News

Family seeks answers in wake of power line accident

Harrison Mills woman suffered severe burns, while two of her dogs were killed in bizarre accident.

As seen in Agassiz-Harrison Observer by Jessica Peters, October 28, 2015.

The Harrison Mills woman who was badly burned by electricity last weekend is in stable condition in hospital, according to a family member.

The woman was walking with her dogs in her rural community last Sunday, when they walked near a low-hanging, live hydro line. The two dogs were killed and the woman’s body caught fire. She managed to yell for help, attracting the attention of campers in the nearby Kilby Campground.

The woman has now lost both her arms, undergone numerous skin graphs, and faces years of rehabilitation, said her sister Laura Nichols, who lives in Chilliwack.

With her sister still unable to communicate, it’s been difficult to piece together what happened that day. Her family is also trying to find some clarity among a common held belief that BC Hydro was informed of the damaged hydro line. It had been swaying about two feet from the ground in a harvested corn field since the massive windstorm that hit the area over the Thanksgiving weekend.

It’s a small community, with only a handful of houses, but Nichols notes that the Kilby campground and historic site nearby are busy areas.

BC Hydro has stated that they did not know there was a power line down in the area, and would have fixed it immediately as per their protocol. Neighbours in the area say the power line feeds a pumphouse managed by the District of Kent.

“The whole neighbourhood is fantastic,” Nichols said. “I’ve spoken to every one of them. But we need to know if the call was made.”

She is hoping anyone with more information about the incident that day, or in the days leading up to it, will contact the RCMP.

And she hopes people will hear the story and remember not to assume that someone else has made an important safety call.

“You should always go a bit further,” she said, when you notice something unsafe.

Kent’s mayor, John Van Laerhoven, said that he has spoken with the woman’s family and relayed all the information they have at this time. He said the District’s staff was unaware there was a problem with the power line prior to this incident.

He said the District of Kent, which stretches from the Agassiz-Rosedale bridge, to Harrison Mills, and north of Harrison Hot Springs, is too large to check on all areas after storms.

“I don’t think we have the staff to drive down every road, and drive every dike,” he said.

He added that in the event that anyone sees a downed power line, they should report it to BC Hydro immediately.

“It’s a Hydro issue,” he said. “We don’t know anything other than that, that it went down and Hydro is saying they weren’t called.”



About the BC Wrongful Death Law Reform Society

‘In Their Name’ is the campaign of ‘The BC Wrongful Death Law Reform Society’ – a BC registered non-profit organization comprised of volunteer families who have lost a loved one to wrongful death in BC and were denied access to justice. In response to the biggest human rights issue facing the province today, our goal is to modernize British Columbia’s antiquated wrongful death legislation, which predates confederation (1846). Under current legislation, the value of a human life is measured only by the deceased’s future lost income, so long as they had dependents.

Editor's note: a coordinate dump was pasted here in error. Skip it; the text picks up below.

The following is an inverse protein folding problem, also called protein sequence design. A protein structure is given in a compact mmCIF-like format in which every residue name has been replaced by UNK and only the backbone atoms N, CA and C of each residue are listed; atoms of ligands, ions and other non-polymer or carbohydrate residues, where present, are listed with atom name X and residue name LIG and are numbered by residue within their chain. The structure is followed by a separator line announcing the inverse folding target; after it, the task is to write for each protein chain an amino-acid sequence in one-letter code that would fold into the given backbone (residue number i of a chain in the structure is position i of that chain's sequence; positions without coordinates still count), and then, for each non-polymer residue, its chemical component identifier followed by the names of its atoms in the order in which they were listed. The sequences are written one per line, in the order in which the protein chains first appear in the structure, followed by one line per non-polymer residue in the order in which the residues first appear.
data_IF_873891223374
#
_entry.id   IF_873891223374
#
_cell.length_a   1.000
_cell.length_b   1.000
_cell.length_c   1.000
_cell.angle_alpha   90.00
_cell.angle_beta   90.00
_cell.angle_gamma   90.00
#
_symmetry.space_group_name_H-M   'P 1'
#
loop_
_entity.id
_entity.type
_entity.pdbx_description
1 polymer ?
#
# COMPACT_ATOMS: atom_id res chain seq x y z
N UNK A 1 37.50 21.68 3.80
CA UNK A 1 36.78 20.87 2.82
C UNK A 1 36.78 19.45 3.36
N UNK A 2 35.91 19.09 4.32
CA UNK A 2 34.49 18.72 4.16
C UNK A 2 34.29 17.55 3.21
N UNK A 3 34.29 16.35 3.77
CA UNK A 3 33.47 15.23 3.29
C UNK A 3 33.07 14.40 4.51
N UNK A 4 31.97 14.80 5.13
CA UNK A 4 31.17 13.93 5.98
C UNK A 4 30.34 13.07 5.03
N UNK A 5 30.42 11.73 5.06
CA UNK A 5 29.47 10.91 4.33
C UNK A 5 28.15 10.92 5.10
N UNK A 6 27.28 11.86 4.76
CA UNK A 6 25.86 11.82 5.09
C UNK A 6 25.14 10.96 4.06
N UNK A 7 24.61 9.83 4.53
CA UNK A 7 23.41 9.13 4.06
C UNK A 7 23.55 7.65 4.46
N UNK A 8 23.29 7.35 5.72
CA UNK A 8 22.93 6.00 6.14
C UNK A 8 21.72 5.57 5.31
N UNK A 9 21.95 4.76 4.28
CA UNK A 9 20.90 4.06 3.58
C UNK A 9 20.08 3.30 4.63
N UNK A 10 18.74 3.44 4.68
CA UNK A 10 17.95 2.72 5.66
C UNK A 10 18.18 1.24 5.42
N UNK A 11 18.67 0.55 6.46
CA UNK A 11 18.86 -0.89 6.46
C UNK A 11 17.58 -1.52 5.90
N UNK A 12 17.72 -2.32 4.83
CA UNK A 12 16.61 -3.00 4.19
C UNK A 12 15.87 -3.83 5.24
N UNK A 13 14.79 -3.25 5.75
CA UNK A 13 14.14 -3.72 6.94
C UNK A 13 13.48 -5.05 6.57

As a result of the province’s antiquated law, access to justice has been denied to the families of the wrongfully killed who do not meet this discriminatory criteria. This has affected especially vulnerable groups, namely children, seniors, the disabled, and anyone without dependents when they are killed by the negligent or intentional acts of another.

BC is presently the last of all the provinces, yet to have undertaken this critical legislative modernization to allow for dignity, value, and protections for all its citizens under the law.

When it’s ‘free’ to kill in BC, wrongdoers are not held accountable. This lack of general deterrence holds the province back in terms of incentivizing innovation of safety measures and protocols to prevent wrongful deaths in the first place.


Here’s How You Can Get Involved…

The Attorney General of British Columbia, Murray Rankin, is the Minister responsible for the ‘Family Compensation Act’ – the guiding piece of legislation that the civil courts must follow in cases of wrongful death. Minister Rankin receives feedback from the regional ‘Members of the Legislative Assembly’ (MLAs) and follows orders from the Premier, David Eby (the former Attorney General who is also very familiar with this issue).

Reform is presently at a standstill, as the BC NDP government does not presently view access to justice for the surviving family members of the wrongfully killed as a priority in this province. This is despite the fact that the families behind our Society have been fighting for modernization for over two decades. And despite the fact that all other provinces, including the Yukon, have already modernized in most cases long ago.

The only way to move this forward is by creating massive public awareness and outcry for legislative modernization. Only under the scrutiny of the public and the media will our politicians be forced to take this necessary, and long overdue action.

How many more people will need to die from the same preventable wrongful actions before our politicians will do their job?

#1 Kindly consider supporting the public awareness advertising efforts of our volunteer led Society by Donating Now »

#2 In less than 30 seconds, with our automated tool you can Petition Your Local MLA »

#3 Share this story with friends and family on social media.

#4 Follow us on social media to stay updated: FacebookTwitterLinkedin, Instagram

We appreciate your support at this critical time!